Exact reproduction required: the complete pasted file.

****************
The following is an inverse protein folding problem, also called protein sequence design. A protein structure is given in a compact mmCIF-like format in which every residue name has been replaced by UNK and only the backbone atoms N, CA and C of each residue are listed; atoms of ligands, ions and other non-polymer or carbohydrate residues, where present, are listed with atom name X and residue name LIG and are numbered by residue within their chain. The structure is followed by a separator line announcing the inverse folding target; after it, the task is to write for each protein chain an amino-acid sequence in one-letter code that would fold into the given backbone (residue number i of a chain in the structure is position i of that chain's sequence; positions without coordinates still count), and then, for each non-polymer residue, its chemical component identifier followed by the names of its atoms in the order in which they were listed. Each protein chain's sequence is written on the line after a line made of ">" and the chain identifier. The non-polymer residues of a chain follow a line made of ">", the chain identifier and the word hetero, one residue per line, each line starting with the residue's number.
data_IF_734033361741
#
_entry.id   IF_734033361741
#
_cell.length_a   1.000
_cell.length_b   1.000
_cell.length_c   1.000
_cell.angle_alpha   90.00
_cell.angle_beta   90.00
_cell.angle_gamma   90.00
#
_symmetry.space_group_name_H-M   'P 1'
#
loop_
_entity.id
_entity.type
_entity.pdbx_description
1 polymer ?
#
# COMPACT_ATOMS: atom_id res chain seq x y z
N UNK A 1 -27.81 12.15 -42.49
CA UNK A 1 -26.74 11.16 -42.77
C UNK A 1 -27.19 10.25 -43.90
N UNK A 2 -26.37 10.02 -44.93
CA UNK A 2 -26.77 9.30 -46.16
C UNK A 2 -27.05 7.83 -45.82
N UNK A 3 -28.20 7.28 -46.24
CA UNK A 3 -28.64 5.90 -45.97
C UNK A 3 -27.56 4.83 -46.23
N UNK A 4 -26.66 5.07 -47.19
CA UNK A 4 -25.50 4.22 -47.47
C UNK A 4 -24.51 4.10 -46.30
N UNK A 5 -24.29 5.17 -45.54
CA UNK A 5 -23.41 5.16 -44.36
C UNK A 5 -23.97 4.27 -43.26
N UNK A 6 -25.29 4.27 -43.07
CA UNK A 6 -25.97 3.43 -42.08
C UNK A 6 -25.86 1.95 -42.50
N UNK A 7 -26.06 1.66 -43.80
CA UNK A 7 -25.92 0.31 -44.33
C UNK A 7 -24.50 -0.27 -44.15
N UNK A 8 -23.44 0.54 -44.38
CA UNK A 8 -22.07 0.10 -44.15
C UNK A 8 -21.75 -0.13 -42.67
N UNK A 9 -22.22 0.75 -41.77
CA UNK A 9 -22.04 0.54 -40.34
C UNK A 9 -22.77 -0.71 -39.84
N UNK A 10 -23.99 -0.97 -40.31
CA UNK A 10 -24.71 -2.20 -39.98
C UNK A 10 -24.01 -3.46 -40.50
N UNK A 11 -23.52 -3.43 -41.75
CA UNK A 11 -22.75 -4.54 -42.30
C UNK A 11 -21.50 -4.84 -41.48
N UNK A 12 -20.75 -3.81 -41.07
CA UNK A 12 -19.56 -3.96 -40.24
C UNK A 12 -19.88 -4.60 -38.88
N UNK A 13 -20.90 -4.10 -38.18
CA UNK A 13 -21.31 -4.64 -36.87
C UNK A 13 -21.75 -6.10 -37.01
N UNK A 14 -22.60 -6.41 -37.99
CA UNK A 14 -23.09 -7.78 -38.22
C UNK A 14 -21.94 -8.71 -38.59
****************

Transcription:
The following is an inverse protein folding problem, also called protein sequence design. A protein structure is given in a compact mmCIF-like format in which every residue name has been replaced by UNK and only the backbone atoms N, CA and C of each residue are listed; atoms of ligands, ions and other non-polymer or carbohydrate residues, where present, are listed with atom name X and residue name LIG and are numbered by residue within their chain. The structure is followed by a separator line announcing the inverse folding target; after it, the task is to write for each protein chain an amino-acid sequence in one-letter code that would fold into the given backbone (residue number i of a chain in the structure is position i of that chain's sequence; positions without coordinates still count), and then, for each non-polymer residue, its chemical component identifier followed by the names of its atoms in the order in which they were listed. Each protein chain's sequence is written on the line after a line made of ">" and the chain identifier. The non-polymer residues of a chain follow a line made of ">", the chain identifier and the word hetero, one residue per line, each line starting with the residue's number.
data_IF_734033361741
#
_entry.id   IF_734033361741
#
_cell.length_a   1.000
_cell.length_b   1.000
_cell.length_c   1.000
_cell.angle_alpha   90.00
_cell.angle_beta   90.00
_cell.angle_gamma   90.00
#
_symmetry.space_group_name_H-M   'P 1'
#
loop_
_entity.id
_entity.type
_entity.pdbx_description
1 polymer ?
#
# COMPACT_ATOMS: atom_id res chain seq x y z
N UNK A 1 -27.81 12.15 -42.49
CA UNK A 1 -26.74 11.16 -42.77
C UNK A 1 -27.19 10.25 -43.90
N UNK A 2 -26.37 10.02 -44.93
CA UNK A 2 -26.77 9.30 -46.16
C UNK A 2 -27.05 7.83 -45.82
N UNK A 3 -28.20 7.28 -46.24
CA UNK A 3 -28.64 5.90 -45.97
C UNK A 3 -27.56 4.83 -46.23
N UNK A 4 -26.66 5.07 -47.19
CA UNK A 4 -25.50 4.22 -47.47
C UNK A 4 -24.51 4.10 -46.30
N UNK A 5 -24.29 5.17 -45.54
CA UNK A 5 -23.41 5.16 -44.36
C UNK A 5 -23.97 4.27 -43.26
N UNK A 6 -25.29 4.27 -43.07
CA UNK A 6 -25.97 3.43 -42.08
C UNK A 6 -25.86 1.95 -42.50
N UNK A 7 -26.06 1.66 -43.80
CA UNK A 7 -25.92 0.31 -44.33
C UNK A 7 -24.50 -0.27 -44.15
N UNK A 8 -23.44 0.54 -44.38
CA UNK A 8 -22.07 0.10 -44.15
C UNK A 8 -21.75 -0.13 -42.67
N UNK A 9 -22.22 0.75 -41.77
CA UNK A 9 -22.04 0.54 -40.34
C UNK A 9 -22.77 -0.71 -39.84
N UNK A 10 -23.99 -0.97 -40.31
CA UNK A 10 -24.71 -2.20 -39.98
C UNK A 10 -24.01 -3.46 -40.50
N UNK A 11 -23.52 -3.43 -41.75
CA UNK A 11 -22.75 -4.54 -42.30
C UNK A 11 -21.50 -4.84 -41.48
N UNK A 12 -20.75 -3.81 -41.07
CA UNK A 12 -19.56 -3.96 -40.24
C UNK A 12 -19.88 -4.60 -38.88
N UNK A 13 -20.90 -4.10 -38.18
CA UNK A 13 -21.31 -4.64 -36.87
C UNK A 13 -21.75 -6.10 -37.01
N UNK A 14 -22.60 -6.41 -37.99
CA UNK A 14 -23.09 -7.78 -38.22
C UNK A 14 -21.94 -8.71 -38.59